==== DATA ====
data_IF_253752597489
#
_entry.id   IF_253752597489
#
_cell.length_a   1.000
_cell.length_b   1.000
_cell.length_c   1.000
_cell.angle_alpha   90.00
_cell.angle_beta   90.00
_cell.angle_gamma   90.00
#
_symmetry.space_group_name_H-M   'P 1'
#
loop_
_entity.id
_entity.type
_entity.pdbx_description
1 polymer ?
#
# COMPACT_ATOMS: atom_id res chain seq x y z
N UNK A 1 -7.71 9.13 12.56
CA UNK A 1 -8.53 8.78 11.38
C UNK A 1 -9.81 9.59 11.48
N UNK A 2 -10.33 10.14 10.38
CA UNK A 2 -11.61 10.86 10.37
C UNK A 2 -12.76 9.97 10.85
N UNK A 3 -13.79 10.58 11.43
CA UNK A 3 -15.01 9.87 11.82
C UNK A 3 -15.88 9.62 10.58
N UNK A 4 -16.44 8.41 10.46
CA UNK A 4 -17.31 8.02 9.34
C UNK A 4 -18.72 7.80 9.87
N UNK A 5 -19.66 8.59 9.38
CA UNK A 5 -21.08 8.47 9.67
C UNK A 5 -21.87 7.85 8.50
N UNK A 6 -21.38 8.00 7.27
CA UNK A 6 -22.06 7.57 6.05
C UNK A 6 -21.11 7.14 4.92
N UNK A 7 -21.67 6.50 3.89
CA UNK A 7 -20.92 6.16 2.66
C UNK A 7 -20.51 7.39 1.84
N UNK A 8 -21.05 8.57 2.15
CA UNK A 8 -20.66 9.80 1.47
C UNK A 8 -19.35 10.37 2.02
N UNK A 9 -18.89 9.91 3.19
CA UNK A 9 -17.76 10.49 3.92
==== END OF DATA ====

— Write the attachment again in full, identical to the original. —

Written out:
data_IF_253752597489
#
_entry.id   IF_253752597489
#
_cell.length_a   1.000
_cell.length_b   1.000
_cell.length_c   1.000
_cell.angle_alpha   90.00
_cell.angle_beta   90.00
_cell.angle_gamma   90.00
#
_symmetry.space_group_name_H-M   'P 1'
#
loop_
_entity.id
_entity.type
_entity.pdbx_description
1 polymer ?
#
# COMPACT_ATOMS: atom_id res chain seq x y z
N UNK A 1 -7.71 9.13 12.56
CA UNK A 1 -8.53 8.78 11.38
C UNK A 1 -9.81 9.59 11.48
N UNK A 2 -10.33 10.14 10.38
CA UNK A 2 -11.61 10.86 10.37
C UNK A 2 -12.76 9.97 10.85
N UNK A 3 -13.79 10.58 11.43
CA UNK A 3 -15.01 9.87 11.82
C UNK A 3 -15.88 9.62 10.58
N UNK A 4 -16.44 8.41 10.46
CA UNK A 4 -17.31 8.02 9.34
C UNK A 4 -18.72 7.80 9.87
N UNK A 5 -19.66 8.59 9.38
CA UNK A 5 -21.08 8.47 9.67
C UNK A 5 -21.87 7.85 8.50
N UNK A 6 -21.38 8.00 7.27
CA UNK A 6 -22.06 7.57 6.05
C UNK A 6 -21.11 7.14 4.92
N UNK A 7 -21.67 6.50 3.89
CA UNK A 7 -20.92 6.16 2.66
C UNK A 7 -20.51 7.39 1.84
N UNK A 8 -21.05 8.57 2.15
CA UNK A 8 -20.66 9.80 1.47
C UNK A 8 -19.35 10.37 2.02
N UNK A 9 -18.89 9.91 3.19
CA UNK A 9 -17.76 10.49 3.92